I’ve been on the Highlights Foundation mailing list for years and I’ve always been tempted by their Whole Novel Workshops with some of the top names in our business. But last week I had the opportunity to go to Highlights as a guest speaker for Carolyn Yoder’s Alumni Workshop. Carolyn is the editor for Calkins Creek, the American History imprint at Boyd’s Mill. She and I are working on a project and she invited me to speak to her group who are all working on non-fiction or historical fiction. The group was great — fun and engaged — and I enjoyed meeting all of them. And I finally got to taste the Highlights magic!
Archives for August 2013
I just read a fascinating article about Stephen Roxbourgh reminiscing about working with Roald Dahl on The Witches. (My agent I think was the kind of editor that Mr. Roxbourgh is — and he has these amazing stories too!). It’s brilliant and fun and I recommend reading the whole thing. But the most interesting bit to me was when Mr. Roxbourgh suggested that the scene with the women teachers standing on their desks when a mouse was spotted was cliche. Mr. Doald, in his inestimable wisdom, replied:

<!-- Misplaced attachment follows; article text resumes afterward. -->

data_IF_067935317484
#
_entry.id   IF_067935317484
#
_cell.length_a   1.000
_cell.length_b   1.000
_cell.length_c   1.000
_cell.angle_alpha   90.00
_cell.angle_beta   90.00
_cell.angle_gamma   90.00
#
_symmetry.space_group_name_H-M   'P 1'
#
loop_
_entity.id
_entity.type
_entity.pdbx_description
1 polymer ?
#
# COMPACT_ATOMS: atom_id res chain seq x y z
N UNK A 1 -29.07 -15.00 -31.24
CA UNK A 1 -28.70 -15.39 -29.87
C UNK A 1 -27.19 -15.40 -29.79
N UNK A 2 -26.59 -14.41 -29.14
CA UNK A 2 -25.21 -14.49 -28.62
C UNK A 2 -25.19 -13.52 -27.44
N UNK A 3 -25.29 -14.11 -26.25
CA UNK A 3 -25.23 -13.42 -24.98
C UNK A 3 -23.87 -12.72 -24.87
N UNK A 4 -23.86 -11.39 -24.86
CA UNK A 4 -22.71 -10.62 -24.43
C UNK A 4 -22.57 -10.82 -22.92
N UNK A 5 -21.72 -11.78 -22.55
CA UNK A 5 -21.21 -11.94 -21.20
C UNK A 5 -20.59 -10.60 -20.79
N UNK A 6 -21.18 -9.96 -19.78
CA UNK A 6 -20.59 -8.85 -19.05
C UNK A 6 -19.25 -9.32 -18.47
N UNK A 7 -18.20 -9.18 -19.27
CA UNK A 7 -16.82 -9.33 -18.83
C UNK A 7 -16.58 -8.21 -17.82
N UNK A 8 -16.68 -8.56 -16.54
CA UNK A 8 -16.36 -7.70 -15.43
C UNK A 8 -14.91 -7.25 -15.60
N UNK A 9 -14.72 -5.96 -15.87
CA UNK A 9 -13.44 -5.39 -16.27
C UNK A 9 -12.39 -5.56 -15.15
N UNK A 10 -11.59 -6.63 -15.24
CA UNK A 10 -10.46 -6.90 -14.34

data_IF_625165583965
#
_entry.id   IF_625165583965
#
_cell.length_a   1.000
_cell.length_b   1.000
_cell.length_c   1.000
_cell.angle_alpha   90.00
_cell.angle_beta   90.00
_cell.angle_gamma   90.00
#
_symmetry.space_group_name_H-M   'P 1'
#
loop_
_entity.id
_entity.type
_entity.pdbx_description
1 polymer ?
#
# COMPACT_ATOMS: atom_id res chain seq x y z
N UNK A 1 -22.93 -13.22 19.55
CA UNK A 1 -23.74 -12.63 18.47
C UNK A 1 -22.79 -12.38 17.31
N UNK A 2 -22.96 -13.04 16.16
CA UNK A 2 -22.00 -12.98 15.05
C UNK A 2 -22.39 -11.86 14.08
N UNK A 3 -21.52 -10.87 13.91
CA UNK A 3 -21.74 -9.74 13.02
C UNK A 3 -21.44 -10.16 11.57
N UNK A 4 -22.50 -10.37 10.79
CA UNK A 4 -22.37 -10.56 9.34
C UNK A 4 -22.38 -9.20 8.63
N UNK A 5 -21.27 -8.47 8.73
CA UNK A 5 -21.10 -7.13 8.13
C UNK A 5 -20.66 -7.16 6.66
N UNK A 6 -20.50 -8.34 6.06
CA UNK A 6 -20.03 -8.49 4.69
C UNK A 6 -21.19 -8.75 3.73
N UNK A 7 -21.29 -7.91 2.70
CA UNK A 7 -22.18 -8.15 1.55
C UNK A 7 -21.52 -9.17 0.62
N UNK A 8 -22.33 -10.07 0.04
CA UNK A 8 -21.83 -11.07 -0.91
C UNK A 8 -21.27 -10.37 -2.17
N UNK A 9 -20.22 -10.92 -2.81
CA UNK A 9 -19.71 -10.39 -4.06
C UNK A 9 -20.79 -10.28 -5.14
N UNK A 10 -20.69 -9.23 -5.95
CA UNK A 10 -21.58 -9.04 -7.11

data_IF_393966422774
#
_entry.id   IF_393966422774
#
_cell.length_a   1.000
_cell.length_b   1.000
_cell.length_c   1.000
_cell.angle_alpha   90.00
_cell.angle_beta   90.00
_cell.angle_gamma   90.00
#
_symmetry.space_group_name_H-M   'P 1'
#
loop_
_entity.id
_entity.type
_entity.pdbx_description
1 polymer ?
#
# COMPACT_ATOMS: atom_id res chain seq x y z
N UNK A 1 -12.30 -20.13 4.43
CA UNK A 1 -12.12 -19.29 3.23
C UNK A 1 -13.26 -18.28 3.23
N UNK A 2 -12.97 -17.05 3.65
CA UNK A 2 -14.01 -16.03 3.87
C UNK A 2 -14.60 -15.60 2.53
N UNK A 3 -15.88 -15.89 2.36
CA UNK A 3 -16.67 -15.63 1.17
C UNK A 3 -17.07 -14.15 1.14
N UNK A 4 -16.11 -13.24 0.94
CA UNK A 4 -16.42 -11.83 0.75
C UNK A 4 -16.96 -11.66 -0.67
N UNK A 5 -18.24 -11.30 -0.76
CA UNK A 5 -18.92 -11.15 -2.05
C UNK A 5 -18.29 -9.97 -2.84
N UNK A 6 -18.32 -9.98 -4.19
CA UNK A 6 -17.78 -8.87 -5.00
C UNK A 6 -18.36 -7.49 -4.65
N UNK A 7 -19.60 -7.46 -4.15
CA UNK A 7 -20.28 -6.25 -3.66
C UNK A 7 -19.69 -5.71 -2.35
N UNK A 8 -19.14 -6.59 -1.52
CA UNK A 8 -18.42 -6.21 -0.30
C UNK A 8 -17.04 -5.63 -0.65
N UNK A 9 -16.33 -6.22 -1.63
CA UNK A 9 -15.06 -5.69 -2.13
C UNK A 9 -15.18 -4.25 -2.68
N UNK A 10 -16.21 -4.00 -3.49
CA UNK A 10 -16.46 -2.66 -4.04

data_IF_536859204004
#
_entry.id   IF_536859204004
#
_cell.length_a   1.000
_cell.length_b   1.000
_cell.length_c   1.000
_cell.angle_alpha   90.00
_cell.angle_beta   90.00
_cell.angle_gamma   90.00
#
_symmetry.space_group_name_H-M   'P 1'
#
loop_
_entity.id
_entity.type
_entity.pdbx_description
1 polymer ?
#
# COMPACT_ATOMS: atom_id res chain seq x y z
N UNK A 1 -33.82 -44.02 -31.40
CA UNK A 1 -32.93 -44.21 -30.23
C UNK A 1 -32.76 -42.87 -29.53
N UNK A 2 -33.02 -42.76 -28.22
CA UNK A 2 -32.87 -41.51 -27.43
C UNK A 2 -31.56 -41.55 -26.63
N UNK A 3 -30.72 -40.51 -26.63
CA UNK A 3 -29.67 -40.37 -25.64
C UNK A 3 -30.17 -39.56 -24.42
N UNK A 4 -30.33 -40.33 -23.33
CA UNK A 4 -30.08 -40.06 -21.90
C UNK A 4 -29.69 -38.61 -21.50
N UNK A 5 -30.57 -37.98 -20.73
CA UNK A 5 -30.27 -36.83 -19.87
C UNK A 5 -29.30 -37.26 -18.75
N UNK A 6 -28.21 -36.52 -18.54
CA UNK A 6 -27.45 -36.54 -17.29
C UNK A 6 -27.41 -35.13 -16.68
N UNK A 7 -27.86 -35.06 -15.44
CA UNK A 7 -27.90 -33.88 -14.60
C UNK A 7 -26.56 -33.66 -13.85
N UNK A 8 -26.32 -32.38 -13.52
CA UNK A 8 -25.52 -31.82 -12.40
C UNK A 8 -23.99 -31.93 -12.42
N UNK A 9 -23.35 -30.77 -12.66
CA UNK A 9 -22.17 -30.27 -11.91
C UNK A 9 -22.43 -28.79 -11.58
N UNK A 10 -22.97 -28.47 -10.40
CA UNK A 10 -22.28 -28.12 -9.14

“This is not a cliché to children, it is a situation they will enjoy. I must keep reminding you that this is a book for children and I don’t give a bugger what grown-ups think about it. This has always been my attitude.”
I am writing a scene right now (historical fiction, set in 1904) where there’s a train car full of small children (57 under the age of 5!). They are being escorted by several nuns and nurses. I wrote it so that the kids have overrun the train by day three and the adults are exhausted. That famous catholic school discipline has slipped. Could it have happened? Yes. Did it? Maybe not. But it makes for a great scene that kids will like. So I kept it (for now!).
And check out Roald Dahl in his writing hut: